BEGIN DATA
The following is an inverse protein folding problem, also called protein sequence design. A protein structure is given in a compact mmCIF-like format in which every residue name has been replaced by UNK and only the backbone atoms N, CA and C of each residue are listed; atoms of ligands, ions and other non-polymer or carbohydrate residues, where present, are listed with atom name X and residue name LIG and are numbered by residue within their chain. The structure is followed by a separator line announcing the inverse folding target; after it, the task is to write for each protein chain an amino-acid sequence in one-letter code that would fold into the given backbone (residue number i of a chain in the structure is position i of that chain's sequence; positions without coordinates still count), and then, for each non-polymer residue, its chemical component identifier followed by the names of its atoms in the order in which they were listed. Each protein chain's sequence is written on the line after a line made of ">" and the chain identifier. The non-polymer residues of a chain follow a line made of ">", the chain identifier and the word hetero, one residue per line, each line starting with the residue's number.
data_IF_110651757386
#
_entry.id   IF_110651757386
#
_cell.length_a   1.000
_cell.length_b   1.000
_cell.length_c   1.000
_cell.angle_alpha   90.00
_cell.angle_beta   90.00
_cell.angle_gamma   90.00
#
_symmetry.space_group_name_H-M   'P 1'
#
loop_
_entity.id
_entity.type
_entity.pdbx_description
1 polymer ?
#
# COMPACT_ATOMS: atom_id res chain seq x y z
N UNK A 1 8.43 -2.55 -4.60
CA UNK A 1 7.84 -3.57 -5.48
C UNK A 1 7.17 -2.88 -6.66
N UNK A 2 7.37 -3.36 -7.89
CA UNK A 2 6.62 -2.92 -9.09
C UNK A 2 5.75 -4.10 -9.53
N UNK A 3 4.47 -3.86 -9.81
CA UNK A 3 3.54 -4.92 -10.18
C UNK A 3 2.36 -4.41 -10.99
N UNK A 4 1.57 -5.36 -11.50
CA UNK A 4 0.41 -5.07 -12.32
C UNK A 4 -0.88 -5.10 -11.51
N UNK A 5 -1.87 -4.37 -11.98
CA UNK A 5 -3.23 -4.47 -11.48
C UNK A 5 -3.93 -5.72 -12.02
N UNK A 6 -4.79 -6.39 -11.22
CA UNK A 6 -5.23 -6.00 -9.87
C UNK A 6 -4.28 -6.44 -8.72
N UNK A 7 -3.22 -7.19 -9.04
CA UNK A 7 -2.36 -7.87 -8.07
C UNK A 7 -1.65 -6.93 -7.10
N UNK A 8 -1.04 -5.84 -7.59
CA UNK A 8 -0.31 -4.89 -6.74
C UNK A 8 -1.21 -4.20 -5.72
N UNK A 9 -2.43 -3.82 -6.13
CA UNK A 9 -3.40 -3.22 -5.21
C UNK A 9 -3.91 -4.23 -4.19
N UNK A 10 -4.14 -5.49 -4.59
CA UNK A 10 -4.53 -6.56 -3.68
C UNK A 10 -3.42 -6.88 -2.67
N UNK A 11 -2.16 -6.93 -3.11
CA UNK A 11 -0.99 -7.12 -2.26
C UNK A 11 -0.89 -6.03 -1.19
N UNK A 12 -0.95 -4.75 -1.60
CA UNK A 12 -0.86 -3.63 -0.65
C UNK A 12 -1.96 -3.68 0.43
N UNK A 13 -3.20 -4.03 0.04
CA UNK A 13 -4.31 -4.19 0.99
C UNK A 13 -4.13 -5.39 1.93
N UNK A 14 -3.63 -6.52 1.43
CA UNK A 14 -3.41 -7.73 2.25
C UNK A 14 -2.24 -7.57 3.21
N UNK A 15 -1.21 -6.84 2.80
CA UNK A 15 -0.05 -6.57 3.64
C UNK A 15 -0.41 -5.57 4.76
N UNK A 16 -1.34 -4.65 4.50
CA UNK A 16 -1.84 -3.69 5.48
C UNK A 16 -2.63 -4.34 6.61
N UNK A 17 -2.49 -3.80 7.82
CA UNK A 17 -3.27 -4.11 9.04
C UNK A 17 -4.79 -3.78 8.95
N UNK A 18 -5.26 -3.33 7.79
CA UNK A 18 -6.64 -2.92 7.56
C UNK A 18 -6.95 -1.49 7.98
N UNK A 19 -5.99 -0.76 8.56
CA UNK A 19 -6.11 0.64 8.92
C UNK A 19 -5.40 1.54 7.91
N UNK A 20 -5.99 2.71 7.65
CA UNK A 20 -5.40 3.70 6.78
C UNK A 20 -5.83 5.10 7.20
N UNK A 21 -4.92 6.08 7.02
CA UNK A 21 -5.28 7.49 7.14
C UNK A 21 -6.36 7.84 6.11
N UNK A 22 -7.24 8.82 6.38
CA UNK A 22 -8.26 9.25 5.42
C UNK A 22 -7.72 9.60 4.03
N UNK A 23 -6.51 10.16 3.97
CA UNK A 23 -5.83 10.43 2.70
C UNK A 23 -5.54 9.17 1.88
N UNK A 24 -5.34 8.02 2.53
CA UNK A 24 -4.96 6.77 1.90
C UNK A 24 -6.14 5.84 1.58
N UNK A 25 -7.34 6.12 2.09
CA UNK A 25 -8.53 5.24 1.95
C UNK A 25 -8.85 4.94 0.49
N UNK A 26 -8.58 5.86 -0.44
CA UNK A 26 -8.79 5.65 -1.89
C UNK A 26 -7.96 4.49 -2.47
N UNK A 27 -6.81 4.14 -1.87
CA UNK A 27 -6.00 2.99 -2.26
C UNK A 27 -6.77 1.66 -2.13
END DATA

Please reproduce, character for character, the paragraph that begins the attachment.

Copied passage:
The following is an inverse protein folding problem, also called protein sequence design. A protein structure is given in a compact mmCIF-like format in which every residue name has been replaced by UNK and only the backbone atoms N, CA and C of each residue are listed; atoms of ligands, ions and other non-polymer or carbohydrate residues, where present, are listed with atom name X and residue name LIG and are numbered by residue within their chain. The structure is followed by a separator line announcing the inverse folding target; after it, the task is to write for each protein chain an amino-acid sequence in one-letter code that would fold into the given backbone (residue number i of a chain in the structure is position i of that chain's sequence; positions without coordinates still count), and then, for each non-polymer residue, its chemical component identifier followed by the names of its atoms in the order in which they were listed. Each protein chain's sequence is written on the line after a line made of ">" and the chain identifier. The non-polymer residues of a chain follow a line made of ">", the chain identifier and the word hetero, one residue per line, each line starting with the residue's number.